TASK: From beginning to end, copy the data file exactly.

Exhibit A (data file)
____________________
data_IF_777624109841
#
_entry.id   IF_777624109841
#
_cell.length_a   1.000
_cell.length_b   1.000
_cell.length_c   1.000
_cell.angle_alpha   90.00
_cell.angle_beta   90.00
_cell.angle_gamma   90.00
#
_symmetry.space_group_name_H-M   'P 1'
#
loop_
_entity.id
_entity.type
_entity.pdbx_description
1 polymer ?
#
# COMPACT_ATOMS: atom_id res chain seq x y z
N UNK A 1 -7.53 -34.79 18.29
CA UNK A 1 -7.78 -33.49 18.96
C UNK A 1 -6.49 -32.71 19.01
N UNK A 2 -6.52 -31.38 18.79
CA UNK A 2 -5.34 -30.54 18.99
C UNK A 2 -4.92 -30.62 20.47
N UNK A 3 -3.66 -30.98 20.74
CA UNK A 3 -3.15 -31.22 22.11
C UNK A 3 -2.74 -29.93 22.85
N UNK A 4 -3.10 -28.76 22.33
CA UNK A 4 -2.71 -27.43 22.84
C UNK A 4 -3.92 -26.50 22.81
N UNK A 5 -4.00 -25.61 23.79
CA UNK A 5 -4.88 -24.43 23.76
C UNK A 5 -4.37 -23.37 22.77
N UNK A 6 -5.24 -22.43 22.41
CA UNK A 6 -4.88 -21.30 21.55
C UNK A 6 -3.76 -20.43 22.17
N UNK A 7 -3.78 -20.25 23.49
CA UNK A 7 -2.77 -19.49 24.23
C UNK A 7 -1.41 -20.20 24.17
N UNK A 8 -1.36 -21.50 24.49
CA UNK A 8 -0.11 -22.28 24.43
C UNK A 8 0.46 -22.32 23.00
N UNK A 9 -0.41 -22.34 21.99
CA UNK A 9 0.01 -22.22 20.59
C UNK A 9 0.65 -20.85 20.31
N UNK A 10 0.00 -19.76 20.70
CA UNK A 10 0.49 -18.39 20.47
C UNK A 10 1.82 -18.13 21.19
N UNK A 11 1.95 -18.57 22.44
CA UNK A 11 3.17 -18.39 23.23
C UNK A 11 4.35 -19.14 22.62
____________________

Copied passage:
data_IF_777624109841
#
_entry.id   IF_777624109841
#
_cell.length_a   1.000
_cell.length_b   1.000
_cell.length_c   1.000
_cell.angle_alpha   90.00
_cell.angle_beta   90.00
_cell.angle_gamma   90.00
#
_symmetry.space_group_name_H-M   'P 1'
#
loop_
_entity.id
_entity.type
_entity.pdbx_description
1 polymer ?
#
# COMPACT_ATOMS: atom_id res chain seq x y z
N UNK A 1 -7.53 -34.79 18.29
CA UNK A 1 -7.78 -33.49 18.96
C UNK A 1 -6.49 -32.71 19.01
N UNK A 2 -6.52 -31.38 18.79
CA UNK A 2 -5.34 -30.54 18.99
C UNK A 2 -4.92 -30.62 20.47
N UNK A 3 -3.66 -30.98 20.74
CA UNK A 3 -3.15 -31.22 22.11
C UNK A 3 -2.74 -29.93 22.85
N UNK A 4 -3.10 -28.76 22.33
CA UNK A 4 -2.71 -27.43 22.84
C UNK A 4 -3.92 -26.50 22.81
N UNK A 5 -4.00 -25.61 23.79
CA UNK A 5 -4.88 -24.43 23.76
C UNK A 5 -4.37 -23.37 22.77
N UNK A 6 -5.24 -22.43 22.41
CA UNK A 6 -4.88 -21.30 21.55
C UNK A 6 -3.76 -20.43 22.17
N UNK A 7 -3.78 -20.25 23.49
CA UNK A 7 -2.77 -19.49 24.23
C UNK A 7 -1.41 -20.20 24.17
N UNK A 8 -1.36 -21.50 24.49
CA UNK A 8 -0.11 -22.28 24.43
C UNK A 8 0.46 -22.32 23.00
N UNK A 9 -0.41 -22.34 21.99
CA UNK A 9 0.01 -22.22 20.59
C UNK A 9 0.65 -20.85 20.31
N UNK A 10 0.00 -19.76 20.70
CA UNK A 10 0.49 -18.39 20.47
C UNK A 10 1.82 -18.13 21.19
N UNK A 11 1.95 -18.57 22.44
CA UNK A 11 3.17 -18.39 23.23
C UNK A 11 4.35 -19.14 22.62